Chapter no 20

The Martian


I’m finally done with the rover modifications!

The tricky part was figuring out how to maintain life support. Everything else was just work. A lot of work.

I haven’t been good at keeping the log up to date, so here’s a recap:

First I had to finish drilling holes with the Pathfinder-murderin’ drill. Then I chiseled out a billion little chunks between the holes. Okay, it was 759 but it felt like a billion.

Then I had one big hole in the trailer. I filed down the edges to keep them from being too sharp.

Remember the pop-tents? I cut the bottom out of one and the remaining canvas was the right size and shape. I used seal-strips to attach it to the inside of the trailer. After pressurizing and sealing up leaks as I found them, I had a nice big balloon bulging out of the trailer. The pressurized area is easily big enough to fit the oxygenator and atmospheric regulator.

One hitch: I need to put the AREC outside. The imaginatively named “atmospheric regulator external component” is how the regulator freeze-separates air. Why sink a bunch of energy into freezing stuff when you have incredibly cold temperatures right outside?

The regulator pumps air to the AREC to let Mars freeze it. It does this along a tube that runs through a valve in the Hab’s wall. The return air comes back through another tube just like it.

Getting the tubing through the balloon canvas wasn’t too hard. I have several spare valve patches. Basically they’re ten-by-ten-centimeter patches of Hab canvas with a valve in the middle. Why do I have these? Consider what would happen on a normal mission if the regulator valve broke. They’d have to scrub the whole mission. Easier to send spares.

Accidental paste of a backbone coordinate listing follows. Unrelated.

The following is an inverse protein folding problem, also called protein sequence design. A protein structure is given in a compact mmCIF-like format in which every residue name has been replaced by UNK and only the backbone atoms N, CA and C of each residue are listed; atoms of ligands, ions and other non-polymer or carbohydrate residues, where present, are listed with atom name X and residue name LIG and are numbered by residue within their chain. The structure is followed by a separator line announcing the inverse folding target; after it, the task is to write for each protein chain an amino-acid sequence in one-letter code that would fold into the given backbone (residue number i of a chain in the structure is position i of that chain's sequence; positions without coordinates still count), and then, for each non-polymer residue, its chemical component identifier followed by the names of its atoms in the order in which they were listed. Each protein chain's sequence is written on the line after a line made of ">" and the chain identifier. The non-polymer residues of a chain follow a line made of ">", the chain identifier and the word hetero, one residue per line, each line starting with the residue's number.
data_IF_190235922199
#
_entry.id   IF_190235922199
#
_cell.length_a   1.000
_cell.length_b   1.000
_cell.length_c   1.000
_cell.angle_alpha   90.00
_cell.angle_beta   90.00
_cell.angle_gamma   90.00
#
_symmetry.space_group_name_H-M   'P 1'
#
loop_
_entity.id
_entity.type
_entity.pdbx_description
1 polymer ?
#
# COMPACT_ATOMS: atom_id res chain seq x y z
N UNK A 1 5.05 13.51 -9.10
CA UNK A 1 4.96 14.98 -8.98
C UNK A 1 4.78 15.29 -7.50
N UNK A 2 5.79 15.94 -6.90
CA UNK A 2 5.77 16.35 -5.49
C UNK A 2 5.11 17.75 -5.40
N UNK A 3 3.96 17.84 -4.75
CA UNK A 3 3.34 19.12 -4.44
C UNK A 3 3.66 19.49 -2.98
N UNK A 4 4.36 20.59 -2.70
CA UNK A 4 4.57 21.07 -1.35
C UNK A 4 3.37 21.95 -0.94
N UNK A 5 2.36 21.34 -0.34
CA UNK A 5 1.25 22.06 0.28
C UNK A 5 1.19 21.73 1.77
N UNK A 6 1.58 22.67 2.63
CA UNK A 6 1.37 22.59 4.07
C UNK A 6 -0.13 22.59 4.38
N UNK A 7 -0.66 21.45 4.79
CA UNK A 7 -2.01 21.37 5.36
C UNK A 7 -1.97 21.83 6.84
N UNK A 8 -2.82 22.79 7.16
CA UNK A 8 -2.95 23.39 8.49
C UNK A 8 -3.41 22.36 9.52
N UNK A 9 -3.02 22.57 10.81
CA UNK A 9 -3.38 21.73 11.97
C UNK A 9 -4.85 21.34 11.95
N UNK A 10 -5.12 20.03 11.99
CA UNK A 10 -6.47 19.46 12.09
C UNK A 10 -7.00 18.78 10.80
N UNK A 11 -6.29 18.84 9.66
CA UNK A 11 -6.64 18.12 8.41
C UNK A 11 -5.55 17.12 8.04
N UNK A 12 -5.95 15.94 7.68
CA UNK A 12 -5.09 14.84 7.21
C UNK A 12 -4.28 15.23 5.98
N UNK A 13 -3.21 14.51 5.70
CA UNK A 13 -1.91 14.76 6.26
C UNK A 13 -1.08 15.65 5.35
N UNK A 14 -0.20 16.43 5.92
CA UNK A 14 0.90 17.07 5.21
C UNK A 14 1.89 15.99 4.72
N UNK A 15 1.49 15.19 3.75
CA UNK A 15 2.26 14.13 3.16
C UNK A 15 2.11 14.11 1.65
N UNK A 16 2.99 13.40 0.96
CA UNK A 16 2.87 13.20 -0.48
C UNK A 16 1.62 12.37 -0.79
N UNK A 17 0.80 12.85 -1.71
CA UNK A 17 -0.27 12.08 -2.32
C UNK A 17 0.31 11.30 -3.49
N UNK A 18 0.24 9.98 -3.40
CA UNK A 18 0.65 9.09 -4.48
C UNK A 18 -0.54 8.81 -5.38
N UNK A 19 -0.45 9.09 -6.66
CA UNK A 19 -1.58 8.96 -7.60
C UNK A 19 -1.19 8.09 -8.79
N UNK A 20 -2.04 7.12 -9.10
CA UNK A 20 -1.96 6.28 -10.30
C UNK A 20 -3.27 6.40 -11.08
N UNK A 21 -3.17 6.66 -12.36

The AREC is fairly small. I made a shelf for it just under the solar panel shelves. Now everything’s ready for when I eventually move the regulator and AREC over.

There’s still a lot to do.

I’m not in any hurry; I’ve been taking it slow. One four-hour EVA per day

spent on work, the rest of the time to relax in the Hab. Plus, I’ll take a day off every now and then, especially if my back hurts. I can’t afford to injure myself now.

I’ll try to be better about this log. Now that I might actually get rescued, people will probably read it. I’ll be more diligent and log every day.


I finished the heat reservoir.

Remember my experiments with the RTG and having a hot bath? Same principle, but I came up with an improvement: submerge the RTG. No heat will be wasted that way.

I started with a large rigid sample container (or “plastic box” to people who don’t work at NASA). I ran a tube through the open top and down the inside wall. Then I coiled it in the bottom to make a spiral. I glued it in place like that and sealed the end. Using my smallest drill bit, I put dozens of little holes in the coil. The idea is for the freezing return air from the regulator to pass through the water as a bunch of little bubbles. The increased surface area will get the heat into the air better.

Then I got a medium flexible sample container (“Ziploc bag”) and tried to seal the RTG in it. But the RTG has an irregular shape, and I couldn’t get all the air out of the bag. I can’t allow any air in there. Instead of heat going to the water, some would get stored in the air, which could superheat and melt the bag.

I tried a bunch of times, but there was always an air pocket I couldn’t get out.

I was getting pretty frustrated until I remembered I have an airlock.

Suiting up, I went to Airlock 2 and depressurized to a full vacuum. I plopped the RTG in the bag and closed it. Perfect vacuum seal.

Next came some testing. I put the bagged RTG at the bottom of the container and filled it with water. It holds twenty liters, and the RTG quickly heated it. It was gaining a degree per minute. I let it go until it was a good 40°C. Then I hooked up the regulator’s return air line to my contraption and watched the results.

It worked great! The air bubbled through, just like I’d hoped. Even better, the bubbles agitated the water, which distributed the heat evenly.